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Michael GorraLandsman is a gambler, and here she risks everything in her decision to write in something like the second person. I say "something like" because there's a first-person narrator too: Harold's daughter, Betsy, who comes from New York to sit by the old man's hospital bed…Most readers will spend the book's first chapter trying to locate themselves in relation to its "you"—the "you" that implies a largely absent "I". Although later chapters will bring Betsy's own circumstances more fully to the foreground, Landsman's shifting pronouns are what gives this book its febrile and uncanny life, in which the barriers between self and other appear at moments to dissolve. Betsy's persistent invocation of "you" allows her to comment and question and judge, to conduct a conversation in which her father's physical silence matters not at all, so vocal does he seem in her mind. In that conversation, Landsman makes us see Harold Klein with a clarity she could not have achieved in a more conventional first- or third-person account.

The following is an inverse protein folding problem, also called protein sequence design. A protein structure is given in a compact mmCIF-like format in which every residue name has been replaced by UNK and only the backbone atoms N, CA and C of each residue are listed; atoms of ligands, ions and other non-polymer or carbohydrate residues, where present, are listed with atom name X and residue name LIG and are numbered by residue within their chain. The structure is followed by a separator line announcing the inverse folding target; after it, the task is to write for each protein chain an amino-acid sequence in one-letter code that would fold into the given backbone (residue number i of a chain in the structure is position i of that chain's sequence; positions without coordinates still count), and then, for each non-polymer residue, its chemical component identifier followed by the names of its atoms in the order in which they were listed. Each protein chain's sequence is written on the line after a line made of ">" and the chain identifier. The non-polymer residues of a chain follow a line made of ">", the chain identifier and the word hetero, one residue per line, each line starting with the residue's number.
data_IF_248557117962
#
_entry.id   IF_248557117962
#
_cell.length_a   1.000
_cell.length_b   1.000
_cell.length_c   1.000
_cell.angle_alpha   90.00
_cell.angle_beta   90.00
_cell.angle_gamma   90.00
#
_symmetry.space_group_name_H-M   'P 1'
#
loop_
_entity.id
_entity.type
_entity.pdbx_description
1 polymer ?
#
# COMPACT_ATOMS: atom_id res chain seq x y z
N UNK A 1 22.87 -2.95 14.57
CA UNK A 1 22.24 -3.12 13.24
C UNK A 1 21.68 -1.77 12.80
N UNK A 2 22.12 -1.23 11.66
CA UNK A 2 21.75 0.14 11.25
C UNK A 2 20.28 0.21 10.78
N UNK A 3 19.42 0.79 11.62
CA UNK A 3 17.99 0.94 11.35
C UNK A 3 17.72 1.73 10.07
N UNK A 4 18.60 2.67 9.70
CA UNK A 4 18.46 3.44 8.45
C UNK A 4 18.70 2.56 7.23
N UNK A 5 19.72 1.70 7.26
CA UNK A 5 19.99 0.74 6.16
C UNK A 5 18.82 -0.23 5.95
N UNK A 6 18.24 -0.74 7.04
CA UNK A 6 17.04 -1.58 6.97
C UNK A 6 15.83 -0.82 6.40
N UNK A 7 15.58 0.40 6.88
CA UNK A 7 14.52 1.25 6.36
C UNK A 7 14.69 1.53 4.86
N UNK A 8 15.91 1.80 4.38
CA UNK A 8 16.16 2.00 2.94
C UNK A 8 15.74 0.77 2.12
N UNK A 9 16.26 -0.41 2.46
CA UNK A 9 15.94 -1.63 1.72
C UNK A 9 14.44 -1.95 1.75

—The New York Times